Learning to forgive is one thing, but it’s just a small step toward an even bigger spiritual principle: We are all one, and there is really nothing to forgive.
When Joshua Becker posted a couple of weeks ago about forgiveness, I immediately had two very strong reactions. First, I was glad to see a spiritual message on a blog related to simpler living. Second, I was somewhat uneasy about the message.
Forgiveness, I immediately thought, is for beginners. Perhaps that sounds arrogant or pompous, but I can’t think of a better way to say it.
Joshua’s post, The Life-Freeing Nature of Forgiveness, is beautifully written. And he’s right. You can’t have a “light, easy and free” life if you are weighed down by spiritual and emotional baggage.
But forgiving fades into uselessness as you grow in spiritual understanding.
In fact, I left a comment on Joshua’s post trying to state my position, but I didn’t do very well. Here’s what I said:
Forgiveness is powerful, but it’s only a first step.
If we really believe we are all one – parts of a whole – then there is nothing to forgive. Does your foot owe your nose an apology? One part of humanity doesn’t owe anything to another.
If we can reach a point where we realize we are all one spirit having human experiences, the need for forgiveness goes away. Until then, forgiveness does feel good, though.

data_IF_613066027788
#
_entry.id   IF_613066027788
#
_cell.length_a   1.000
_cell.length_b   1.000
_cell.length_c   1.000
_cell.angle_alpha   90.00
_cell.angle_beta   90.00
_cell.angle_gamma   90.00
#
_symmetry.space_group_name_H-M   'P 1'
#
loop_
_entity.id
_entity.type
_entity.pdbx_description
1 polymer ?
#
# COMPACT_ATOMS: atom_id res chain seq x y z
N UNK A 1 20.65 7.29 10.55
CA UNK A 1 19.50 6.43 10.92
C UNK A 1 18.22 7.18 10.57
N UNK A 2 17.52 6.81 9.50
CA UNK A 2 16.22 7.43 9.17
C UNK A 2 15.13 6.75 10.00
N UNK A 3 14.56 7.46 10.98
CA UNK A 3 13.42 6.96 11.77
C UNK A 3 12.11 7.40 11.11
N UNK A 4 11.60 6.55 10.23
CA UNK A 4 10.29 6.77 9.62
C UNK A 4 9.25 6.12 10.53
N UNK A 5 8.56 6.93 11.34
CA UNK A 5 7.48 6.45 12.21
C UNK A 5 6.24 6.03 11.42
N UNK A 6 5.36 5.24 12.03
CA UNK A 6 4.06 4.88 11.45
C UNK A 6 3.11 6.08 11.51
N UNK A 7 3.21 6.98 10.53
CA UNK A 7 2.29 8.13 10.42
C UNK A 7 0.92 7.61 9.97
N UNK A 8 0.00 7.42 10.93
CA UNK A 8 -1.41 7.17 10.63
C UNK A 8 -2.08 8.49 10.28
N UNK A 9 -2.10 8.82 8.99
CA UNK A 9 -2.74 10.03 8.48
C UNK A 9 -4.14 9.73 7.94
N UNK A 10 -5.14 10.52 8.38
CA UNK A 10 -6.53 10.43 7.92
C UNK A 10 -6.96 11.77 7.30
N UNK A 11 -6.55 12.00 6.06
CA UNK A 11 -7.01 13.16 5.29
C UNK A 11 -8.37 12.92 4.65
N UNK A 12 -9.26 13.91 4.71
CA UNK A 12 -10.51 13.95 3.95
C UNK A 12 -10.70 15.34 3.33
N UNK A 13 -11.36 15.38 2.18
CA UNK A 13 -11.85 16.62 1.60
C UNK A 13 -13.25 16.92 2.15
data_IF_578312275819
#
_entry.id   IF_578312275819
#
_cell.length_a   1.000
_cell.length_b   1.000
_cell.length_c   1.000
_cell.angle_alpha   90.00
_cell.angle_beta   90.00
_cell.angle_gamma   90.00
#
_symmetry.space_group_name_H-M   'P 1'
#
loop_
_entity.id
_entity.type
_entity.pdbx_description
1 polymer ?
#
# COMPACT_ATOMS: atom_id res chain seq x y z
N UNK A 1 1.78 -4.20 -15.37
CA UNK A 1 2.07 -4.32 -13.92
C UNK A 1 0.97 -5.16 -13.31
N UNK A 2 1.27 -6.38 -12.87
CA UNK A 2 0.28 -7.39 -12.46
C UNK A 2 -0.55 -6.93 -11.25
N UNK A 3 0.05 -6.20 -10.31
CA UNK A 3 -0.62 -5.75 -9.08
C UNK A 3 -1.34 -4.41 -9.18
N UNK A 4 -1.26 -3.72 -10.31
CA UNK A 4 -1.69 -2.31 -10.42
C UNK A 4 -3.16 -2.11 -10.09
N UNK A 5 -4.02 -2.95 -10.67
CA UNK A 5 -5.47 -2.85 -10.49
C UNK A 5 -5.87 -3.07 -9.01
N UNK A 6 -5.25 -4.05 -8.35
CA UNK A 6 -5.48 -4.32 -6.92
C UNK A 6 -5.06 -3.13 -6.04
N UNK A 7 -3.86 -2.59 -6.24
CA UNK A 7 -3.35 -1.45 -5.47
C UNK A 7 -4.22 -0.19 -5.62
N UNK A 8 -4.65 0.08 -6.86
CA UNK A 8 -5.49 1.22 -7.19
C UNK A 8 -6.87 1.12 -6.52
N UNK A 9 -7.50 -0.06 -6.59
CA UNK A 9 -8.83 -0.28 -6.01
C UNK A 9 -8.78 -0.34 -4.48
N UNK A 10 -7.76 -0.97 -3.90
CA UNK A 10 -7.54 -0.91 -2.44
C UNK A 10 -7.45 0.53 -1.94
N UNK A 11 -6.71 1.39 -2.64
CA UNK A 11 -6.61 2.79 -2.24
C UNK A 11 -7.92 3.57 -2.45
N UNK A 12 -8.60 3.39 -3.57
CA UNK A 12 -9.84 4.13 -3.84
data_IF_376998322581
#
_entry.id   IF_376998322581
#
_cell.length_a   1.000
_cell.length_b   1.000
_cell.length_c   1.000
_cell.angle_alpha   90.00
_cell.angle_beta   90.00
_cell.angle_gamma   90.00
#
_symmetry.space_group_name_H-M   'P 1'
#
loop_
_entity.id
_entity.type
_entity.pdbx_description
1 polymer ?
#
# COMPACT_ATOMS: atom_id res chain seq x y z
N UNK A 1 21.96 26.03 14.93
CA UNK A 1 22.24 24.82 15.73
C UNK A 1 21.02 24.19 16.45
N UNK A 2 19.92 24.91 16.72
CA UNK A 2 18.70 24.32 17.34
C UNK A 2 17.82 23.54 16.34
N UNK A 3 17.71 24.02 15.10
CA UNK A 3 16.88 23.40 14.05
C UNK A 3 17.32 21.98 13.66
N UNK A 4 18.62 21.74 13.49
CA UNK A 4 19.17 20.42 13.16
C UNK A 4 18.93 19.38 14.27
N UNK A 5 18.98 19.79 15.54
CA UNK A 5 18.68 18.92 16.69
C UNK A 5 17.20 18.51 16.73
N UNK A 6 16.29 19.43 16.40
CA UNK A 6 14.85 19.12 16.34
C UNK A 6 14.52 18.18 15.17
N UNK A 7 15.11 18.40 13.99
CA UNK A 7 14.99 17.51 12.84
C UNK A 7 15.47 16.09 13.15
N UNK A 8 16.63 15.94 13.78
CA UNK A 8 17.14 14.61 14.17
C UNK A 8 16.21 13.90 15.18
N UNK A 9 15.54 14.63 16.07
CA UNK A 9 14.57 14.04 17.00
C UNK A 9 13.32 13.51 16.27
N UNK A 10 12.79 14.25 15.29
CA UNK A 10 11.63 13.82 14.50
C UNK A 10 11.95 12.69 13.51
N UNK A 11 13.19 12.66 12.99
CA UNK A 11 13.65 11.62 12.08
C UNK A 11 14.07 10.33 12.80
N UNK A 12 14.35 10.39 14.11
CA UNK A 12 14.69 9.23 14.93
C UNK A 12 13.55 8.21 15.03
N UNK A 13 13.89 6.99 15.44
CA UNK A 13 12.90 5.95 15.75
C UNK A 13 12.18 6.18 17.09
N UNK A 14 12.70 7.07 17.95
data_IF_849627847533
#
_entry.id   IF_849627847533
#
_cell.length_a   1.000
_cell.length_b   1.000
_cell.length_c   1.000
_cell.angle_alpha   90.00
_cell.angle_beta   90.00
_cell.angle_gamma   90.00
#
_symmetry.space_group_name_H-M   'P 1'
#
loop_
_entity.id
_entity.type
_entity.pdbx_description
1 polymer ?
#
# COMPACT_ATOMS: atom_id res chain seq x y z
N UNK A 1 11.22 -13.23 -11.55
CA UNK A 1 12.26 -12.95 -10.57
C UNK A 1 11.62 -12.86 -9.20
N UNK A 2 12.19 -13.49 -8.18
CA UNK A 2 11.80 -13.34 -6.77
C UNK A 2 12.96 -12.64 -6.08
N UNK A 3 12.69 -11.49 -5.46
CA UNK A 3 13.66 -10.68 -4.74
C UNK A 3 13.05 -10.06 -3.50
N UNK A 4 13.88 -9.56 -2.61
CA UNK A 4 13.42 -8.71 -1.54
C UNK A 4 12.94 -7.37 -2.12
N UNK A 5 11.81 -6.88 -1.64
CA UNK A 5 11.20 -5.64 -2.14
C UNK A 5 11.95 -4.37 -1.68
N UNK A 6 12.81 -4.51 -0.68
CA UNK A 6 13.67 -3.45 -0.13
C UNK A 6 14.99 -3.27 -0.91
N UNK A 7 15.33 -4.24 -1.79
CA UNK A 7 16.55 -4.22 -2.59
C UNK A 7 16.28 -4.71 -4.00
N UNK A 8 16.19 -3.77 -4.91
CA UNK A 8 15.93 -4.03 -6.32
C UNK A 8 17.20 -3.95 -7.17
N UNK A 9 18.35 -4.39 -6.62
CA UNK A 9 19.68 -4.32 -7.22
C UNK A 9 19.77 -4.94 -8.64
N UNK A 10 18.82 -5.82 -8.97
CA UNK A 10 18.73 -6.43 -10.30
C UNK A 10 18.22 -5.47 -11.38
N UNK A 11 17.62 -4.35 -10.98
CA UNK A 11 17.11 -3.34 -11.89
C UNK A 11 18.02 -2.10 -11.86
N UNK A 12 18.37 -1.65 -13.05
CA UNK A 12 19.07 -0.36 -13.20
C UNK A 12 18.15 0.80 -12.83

A few other people commented about the post after I left that response, but no one bothered to agree or disagree with my assertion. Apparently, I didn’t make my point very well.
But how can I say it better?
We are all parts of a whole. You can call it one consciousness in different manifestations — or perhaps we’re all little pieces of one thing who offer back interesting experiences to a God that has no other way to have experiences. However you look at it, we are all one.
When you step in a pothole and hurt your ankle, does your leg deserve blame for very literally letting you down? When your wrist is sore from too much typing — as mine is now — does you brain owe your wrist an apology for creating more than your wrist can express?
Wrists, brains and ankles are each parts of one whole — a body. While momentary weakness (or overbearing) by one part causes damage to another, forgivess doesn’t enter the picture.
Maybe my examples fail me, but I’ve done the best I can.
I’ll put it another way: Forgiveness is giving up resentment or claim against someone else, but who do you resent or have a claim against once you realize we are all one?
When we understand that we’re all one thing — one spirit, one consciousness, one fully-divine being — forgiveness starts looking rather silly.
Requiring forgiveness of someone else or needing to forgive someone else for spiritual cleansing becomes impossible when we realize there is no one else. We are, as I keep saying, all one.
I had some very unpleasant experiences in my childhood and early adult life, and I was treated in ways that some people might have to work to forgive. (I grew up as the only openly gay kid in a small Texas town, so you can accurately guess the details of that experience.)
No one owes me any apologies, however, and I have neither forgiven anyone nor do I still hold hostility toward anyone. I’ve grown into a better person than I once was, and because of my growth, the whole of which I am a part is better, too.